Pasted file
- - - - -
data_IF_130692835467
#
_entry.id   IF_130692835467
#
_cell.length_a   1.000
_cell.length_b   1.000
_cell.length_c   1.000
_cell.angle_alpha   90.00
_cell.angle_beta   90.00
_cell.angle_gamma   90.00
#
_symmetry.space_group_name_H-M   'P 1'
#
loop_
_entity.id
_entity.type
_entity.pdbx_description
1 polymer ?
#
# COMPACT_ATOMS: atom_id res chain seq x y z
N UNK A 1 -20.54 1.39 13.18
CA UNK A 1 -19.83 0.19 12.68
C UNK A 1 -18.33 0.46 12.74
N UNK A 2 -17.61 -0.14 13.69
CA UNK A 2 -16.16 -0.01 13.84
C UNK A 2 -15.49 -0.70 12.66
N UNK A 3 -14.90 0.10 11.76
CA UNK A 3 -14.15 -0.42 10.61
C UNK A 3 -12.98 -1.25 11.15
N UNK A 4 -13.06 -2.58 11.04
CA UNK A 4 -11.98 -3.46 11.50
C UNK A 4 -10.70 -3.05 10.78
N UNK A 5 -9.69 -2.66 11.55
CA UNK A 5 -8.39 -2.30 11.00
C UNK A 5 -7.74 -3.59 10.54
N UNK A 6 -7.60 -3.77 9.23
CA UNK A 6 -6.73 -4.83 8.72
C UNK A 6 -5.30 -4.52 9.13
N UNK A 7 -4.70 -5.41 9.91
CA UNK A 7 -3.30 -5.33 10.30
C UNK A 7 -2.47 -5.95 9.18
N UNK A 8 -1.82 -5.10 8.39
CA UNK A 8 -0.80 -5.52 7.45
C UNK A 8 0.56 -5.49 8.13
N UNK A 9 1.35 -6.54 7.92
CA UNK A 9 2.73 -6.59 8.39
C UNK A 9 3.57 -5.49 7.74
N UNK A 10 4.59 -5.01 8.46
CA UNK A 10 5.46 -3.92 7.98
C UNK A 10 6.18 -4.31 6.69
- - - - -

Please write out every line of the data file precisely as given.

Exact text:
data_IF_130692835467
#
_entry.id   IF_130692835467
#
_cell.length_a   1.000
_cell.length_b   1.000
_cell.length_c   1.000
_cell.angle_alpha   90.00
_cell.angle_beta   90.00
_cell.angle_gamma   90.00
#
_symmetry.space_group_name_H-M   'P 1'
#
loop_
_entity.id
_entity.type
_entity.pdbx_description
1 polymer ?
#
# COMPACT_ATOMS: atom_id res chain seq x y z
N UNK A 1 -20.54 1.39 13.18
CA UNK A 1 -19.83 0.19 12.68
C UNK A 1 -18.33 0.46 12.74
N UNK A 2 -17.61 -0.14 13.69
CA UNK A 2 -16.16 -0.01 13.84
C UNK A 2 -15.49 -0.70 12.66
N UNK A 3 -14.90 0.10 11.76
CA UNK A 3 -14.15 -0.42 10.61
C UNK A 3 -12.98 -1.25 11.15
N UNK A 4 -13.06 -2.58 11.04
CA UNK A 4 -11.98 -3.46 11.50
C UNK A 4 -10.70 -3.05 10.78
N UNK A 5 -9.69 -2.66 11.55
CA UNK A 5 -8.39 -2.30 11.00
C UNK A 5 -7.74 -3.59 10.54
N UNK A 6 -7.60 -3.77 9.23
CA UNK A 6 -6.73 -4.83 8.72
C UNK A 6 -5.30 -4.52 9.13
N UNK A 7 -4.70 -5.41 9.91
CA UNK A 7 -3.30 -5.33 10.30
C UNK A 7 -2.47 -5.95 9.18
N UNK A 8 -1.82 -5.10 8.39
CA UNK A 8 -0.80 -5.52 7.45
C UNK A 8 0.56 -5.49 8.13
N UNK A 9 1.35 -6.54 7.92
CA UNK A 9 2.73 -6.59 8.39
C UNK A 9 3.57 -5.49 7.74
N UNK A 10 4.59 -5.01 8.46
CA UNK A 10 5.46 -3.92 7.98
C UNK A 10 6.18 -4.31 6.69